Vietnam and Indonesia vow to settle fishing violations

Indonesia’s Foreign Minister Retno Marsudi, left, and Vietnamese Foreign Minister Pham Binh Minh during a press briefing where they announced the two Asian neighbors would work together to resolve fishing violations in the South China Sea. (Reuters)
Updated 17 April 2018
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Vietnam and Indonesia vow to settle fishing violations

HANOI, Vietnam: Vietnam and Indonesia have pledged to work together to resolve fishing violations in the South China Sea as the two countries seek to boost their bilateral trade.
Indonesian Foreign Minister Retno Marsudi, speaking to reporters Tuesday at a joint briefing with his Vietnamese counterpart, said the two countries would strengthen their partnership, cooperating particularly on fishing and other maritime issues.
“In maritime and fishing cooperation, we agreed on how to conclude the ongoing issues in this regard,” she said via a translator. “We have also agreed to try together to complete the demarcation of the exclusive economic zone, because the demarcation of the EEZ between our two countries can enhance the interests of our two peoples as well as ensure security between our two countries.”
Since 2014, Indonesia has destroyed several hundred fishing vessels, most of them from Vietnam, the Philippines, Malaysia and Thailand, for violating its waters. The government of President Joko “Jokowi” Widodo has taken a hardline stance against illegal fishing, partly driven by the need to show its neighbors that it is in control of its vast territory of 17,000 islands.
Vietnamese Foreign Minister Pham Binh Minh said the two sides agreed to establish a mechanism to handle fishing violations in line with both countries’ laws.
“On our part, Vietnam will continue to strengthen education and information so as to raise awareness of our fishermen not to violate other countries’ waters,” he said.
Marsudi said trade and investment between the two countries have seen positive developments, especially after the establishment of the strategic partnership in 2013.
Bilateral trade stood at $6.8 billion last year and the two countries are targeting to bring it up to $10 billion in the next few years, she said.


Hong Kong bans pro-independence party

In this file photo taken on August 5, 2016, Andy Chan (R), leader of the pro-independence Hong Kong National Party (HKNP), gives a press conference at the start of a rally near the government's headquarters in Hong Kong. (AFP)
Updated 24 September 2018
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Hong Kong bans pro-independence party

  • The ban is likely to raise further questions about Beijing’s growing influence in the former British colony, which was promised semi-autonomy as part of the 1997 handover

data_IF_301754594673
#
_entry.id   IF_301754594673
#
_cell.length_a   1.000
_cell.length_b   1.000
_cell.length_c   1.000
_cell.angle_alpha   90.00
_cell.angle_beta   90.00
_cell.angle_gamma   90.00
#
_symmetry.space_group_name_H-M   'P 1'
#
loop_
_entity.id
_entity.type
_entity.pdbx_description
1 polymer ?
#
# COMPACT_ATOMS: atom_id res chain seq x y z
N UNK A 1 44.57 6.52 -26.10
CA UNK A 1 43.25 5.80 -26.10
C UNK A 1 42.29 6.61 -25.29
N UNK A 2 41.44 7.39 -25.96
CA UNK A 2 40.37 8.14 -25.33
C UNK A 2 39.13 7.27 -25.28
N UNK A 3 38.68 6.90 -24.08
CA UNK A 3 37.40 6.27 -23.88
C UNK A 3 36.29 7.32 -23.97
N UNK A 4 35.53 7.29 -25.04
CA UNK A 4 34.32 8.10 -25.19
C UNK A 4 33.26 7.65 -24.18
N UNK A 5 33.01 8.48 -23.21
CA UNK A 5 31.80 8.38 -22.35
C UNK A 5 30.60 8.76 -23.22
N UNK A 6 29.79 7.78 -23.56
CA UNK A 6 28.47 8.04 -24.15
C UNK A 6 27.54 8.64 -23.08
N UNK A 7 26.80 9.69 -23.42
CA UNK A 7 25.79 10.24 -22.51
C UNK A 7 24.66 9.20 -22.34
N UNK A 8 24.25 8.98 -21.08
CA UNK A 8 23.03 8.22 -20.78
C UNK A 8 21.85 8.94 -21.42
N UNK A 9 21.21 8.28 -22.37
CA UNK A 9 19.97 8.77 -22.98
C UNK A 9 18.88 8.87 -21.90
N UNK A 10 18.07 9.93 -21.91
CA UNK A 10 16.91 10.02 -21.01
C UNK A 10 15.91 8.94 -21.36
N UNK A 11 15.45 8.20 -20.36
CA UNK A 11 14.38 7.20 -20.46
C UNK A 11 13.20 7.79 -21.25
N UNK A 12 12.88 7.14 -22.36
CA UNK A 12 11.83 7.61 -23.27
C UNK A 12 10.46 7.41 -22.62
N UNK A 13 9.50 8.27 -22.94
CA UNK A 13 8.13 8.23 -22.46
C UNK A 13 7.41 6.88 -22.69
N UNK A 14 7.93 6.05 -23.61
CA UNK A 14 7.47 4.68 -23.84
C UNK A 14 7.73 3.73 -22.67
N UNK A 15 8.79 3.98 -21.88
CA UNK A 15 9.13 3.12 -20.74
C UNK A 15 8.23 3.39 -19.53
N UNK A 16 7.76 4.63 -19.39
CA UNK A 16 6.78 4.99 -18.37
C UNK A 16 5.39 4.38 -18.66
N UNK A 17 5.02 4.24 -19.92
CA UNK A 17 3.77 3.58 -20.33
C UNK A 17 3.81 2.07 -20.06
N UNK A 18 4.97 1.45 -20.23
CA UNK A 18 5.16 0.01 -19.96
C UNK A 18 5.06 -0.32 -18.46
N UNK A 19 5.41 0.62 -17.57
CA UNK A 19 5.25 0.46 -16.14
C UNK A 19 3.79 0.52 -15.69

HONG KONG: Authorities in Hong Kong on Monday took an unprecedented step against separatist voices by banning a political party that advocates independence for the southern Chinese territory on national security grounds.
John Lee, the territory’s secretary for security, announced that the Hong Kong National Party will be prohibited from operation from Monday.
Lee’s announcement did not provide further details. But Hong Kong’s security bureau had previously said in a letter to the National Party’s leader, 27-year-old Andy Chan, that the party should be dissolved “in the interests of national security or public safety, public order or the protection of the rights and freedoms of others.” Chan had no immediate comment.
That letter had cited a national security law that has not been invoked since 1997. The ban is likely to raise further questions about Beijing’s growing influence in the former British colony, which was promised semi-autonomy as part of the 1997 handover. Chinese President Xi Jinping and other officials have warned separatist activity would not be tolerated.
Chan, the National Party leader, had previously told The Associated Press that police approached him with documents detailing his speeches and activities since the party’s formation in 2016.
The party was founded in response to frustration about Beijing’s treatment of Hong Kong. Despite a promise of autonomy, activists complain mainland influence over its democratic elections is increasing.
Chan and other pro-independence candidates were disqualified from 2016 elections to the Hong Kong legislature after they refused to sign a pledge saying Hong Kong is an inalienable part of China. The Hong Kong National Party has never held any seats on the council.